Kevin: With another Fourth of July upon us, everyone will have their own way of celebrating America’s independence today: spending time with family, hitting the beach, lighting some fireworks, getting drunk and punching a random British person. I’m sure I’ll be doing all those things at some point today, but first I will, as I do every year, remind myself of one of the best things that this little experiment called America has produced in its 241 years of existence: Apollo Creed in “Rocky IV”:
In “Rocky IV,” Apollo (Carl Weathers) comes out of retirement to take on Soviet boxing champ Ivan Drago, whose fearsome size and strength are attributed in part to blood doping and anabolic steroids (thank god no American athletes would ever stoop so low). Of course the fact that Ivan is played by a young Dolph Lundgren might also have something to do with it. Either way, despite the risks of going up against this younger and dangerous rival in the ring, Apollo feels that it’s his patriotic duty because he’s tired of America “looking bad” compared to the Russians (apparently he didn’t read the news about a certain victory by John Rambo against both the Soviets and Viet Cong a few months earlier).
But before trying to defeat him with his fists, Apollo is magnanimous enough to offer Drago an opportunity to see America at its finest, which in this case means cheesy Las Vegas casinos, scantily clad showgirls, Apollo cavorting in a Stars and Stripes robe and top hat, and James freaking Brown singing our country’s praises in “Living in America.” I can’t believe that Drago didn’t up and defect after just hearing the beginning of the song, with Brown highlighting America’s superior transportation infrastructure with lyrics such as “Super highways coast to coast/Just easy to get anywhere/On the transcontinental overload/Just slide behind the wheel”:
Unfortunately we all know how the bout actually ends, and it’s one of the reasons I don’t like “Rocky IV” as much as many others, because I love Carl Weathers as Apollo and I hate to see him die. Seeing he and Rocky finally team up as friends is one of the reasons why “Rocky III” will always be my favorite of the sequels by far, but the good news at least is that “Rocky IV” (which already clocks in at less than 90 minutes) contains a significant amount of footage recycled from that and the previous two films as well.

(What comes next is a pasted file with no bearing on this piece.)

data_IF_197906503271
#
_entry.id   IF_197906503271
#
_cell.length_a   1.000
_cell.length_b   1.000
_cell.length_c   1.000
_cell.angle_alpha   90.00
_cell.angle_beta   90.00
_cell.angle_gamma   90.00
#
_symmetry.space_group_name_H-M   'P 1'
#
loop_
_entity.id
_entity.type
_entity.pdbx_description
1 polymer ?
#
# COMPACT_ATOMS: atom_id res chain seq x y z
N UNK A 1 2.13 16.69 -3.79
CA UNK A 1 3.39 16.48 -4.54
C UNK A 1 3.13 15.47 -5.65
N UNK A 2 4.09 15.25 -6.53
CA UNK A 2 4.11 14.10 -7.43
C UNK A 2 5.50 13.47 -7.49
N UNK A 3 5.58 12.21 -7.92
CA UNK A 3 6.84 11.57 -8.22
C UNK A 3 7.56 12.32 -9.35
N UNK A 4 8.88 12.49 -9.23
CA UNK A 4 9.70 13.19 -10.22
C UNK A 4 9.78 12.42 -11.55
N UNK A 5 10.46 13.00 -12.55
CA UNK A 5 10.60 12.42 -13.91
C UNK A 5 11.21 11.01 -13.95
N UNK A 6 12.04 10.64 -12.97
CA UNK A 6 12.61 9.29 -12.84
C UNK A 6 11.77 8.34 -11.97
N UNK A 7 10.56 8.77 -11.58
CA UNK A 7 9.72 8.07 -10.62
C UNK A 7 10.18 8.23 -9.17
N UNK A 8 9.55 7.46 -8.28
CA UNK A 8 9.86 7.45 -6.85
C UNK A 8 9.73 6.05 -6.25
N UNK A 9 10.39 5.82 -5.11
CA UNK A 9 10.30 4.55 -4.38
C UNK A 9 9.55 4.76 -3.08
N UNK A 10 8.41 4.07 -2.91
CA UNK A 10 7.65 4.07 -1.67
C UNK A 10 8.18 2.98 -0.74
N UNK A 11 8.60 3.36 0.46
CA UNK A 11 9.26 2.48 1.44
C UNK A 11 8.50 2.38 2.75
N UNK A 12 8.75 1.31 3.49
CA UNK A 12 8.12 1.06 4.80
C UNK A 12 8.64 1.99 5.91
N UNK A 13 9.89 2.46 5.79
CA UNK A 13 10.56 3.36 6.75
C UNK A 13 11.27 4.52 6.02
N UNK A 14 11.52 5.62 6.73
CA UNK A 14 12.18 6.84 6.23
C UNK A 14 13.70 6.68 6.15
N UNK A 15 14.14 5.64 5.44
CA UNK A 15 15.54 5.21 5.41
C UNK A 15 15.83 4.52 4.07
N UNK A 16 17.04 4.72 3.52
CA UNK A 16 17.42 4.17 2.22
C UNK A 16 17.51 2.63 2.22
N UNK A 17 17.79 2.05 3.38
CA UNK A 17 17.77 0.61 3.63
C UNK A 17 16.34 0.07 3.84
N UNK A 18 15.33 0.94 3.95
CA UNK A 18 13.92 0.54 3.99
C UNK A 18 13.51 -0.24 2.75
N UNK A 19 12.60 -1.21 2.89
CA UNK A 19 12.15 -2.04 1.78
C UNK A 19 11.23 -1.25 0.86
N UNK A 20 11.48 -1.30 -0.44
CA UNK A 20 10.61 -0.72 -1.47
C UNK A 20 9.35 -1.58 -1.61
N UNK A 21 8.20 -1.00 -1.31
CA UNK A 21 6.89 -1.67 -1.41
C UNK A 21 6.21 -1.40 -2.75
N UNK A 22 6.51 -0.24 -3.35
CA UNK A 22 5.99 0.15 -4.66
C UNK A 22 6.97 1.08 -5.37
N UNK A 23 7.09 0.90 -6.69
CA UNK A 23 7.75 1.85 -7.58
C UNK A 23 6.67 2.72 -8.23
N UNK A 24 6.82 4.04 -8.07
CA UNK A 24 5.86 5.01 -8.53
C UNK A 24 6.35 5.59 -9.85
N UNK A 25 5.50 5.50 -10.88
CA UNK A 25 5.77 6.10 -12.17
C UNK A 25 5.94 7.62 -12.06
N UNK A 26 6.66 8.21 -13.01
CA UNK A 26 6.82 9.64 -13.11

But Apollo’s death was not in vain, as it spurred Rocky to take on Drago in the heart of Mother Russia on Christmas Day, defeating the lab-manufactured Soviet monster thanks to the power of good old fashioned American training montages:
After amazingly getting the entire arena of brainwashed Russian citizens to chant his name in victory, Rocky could have easily staged a coup and taken over the entire country by New Year’s. Instead he knew that change had to come from within, which is why his gracious “Everyone can change!” speech at the end directly led to the fall of the Berlin Wall and the end of the Cold War just a few years later (look it up people):
Apollo may have died in the ring, but as a “warrior” (as he referred to himself earlier in the film) that’s probably how he would have wanted it. Either way his sacrifice is one that America should never forget, especially on a day like today. Plus he apparently impregnated some chick he was banging on the side without a condom, which eventually lead to the excellent sequel “Creed” 30 years later, so thanks for that as well Apollo.
Now before we begin our holiday festivities, are there any movies the rest of ya’ll on the Tough Guy staff think of when you picture America?
CJ: I would like to talk about America’s greatest export: childhood obesity. Nah I’m kidding, it’s baseball. Maybe.
On this Fourth of July, there are many baseball movies I could talk about. There’s the hilarity of Ricky “Wild Thing” Vaughn and his boys as they spend a season trying to strip naked a cardboard cutout in “Major League.” I could also talk about Kevin Costner abandoning his family and their farm (they never say how his wife was able to run the farm in his absence) all so he can have a catch with his clearly talentless father in “Field of Dreams.” Or do I go with “Summer Catch,” which is Kevin’s favorite movie of all time?
Mike: When I think of America movies obviously 1989’s “Robot Jox” comes in first place. It’s a film which predicts that in the future after the world is decimated by nuclear war, the surviving nations will now settle their differences the old fashioned way: pitting gigantic machines against one another which resemble “Rock ‘em Sock ‘em Robots” in just about every way imaginable, except one of them has a huge chainsaw dick. It’s straight up USA vs. Russia: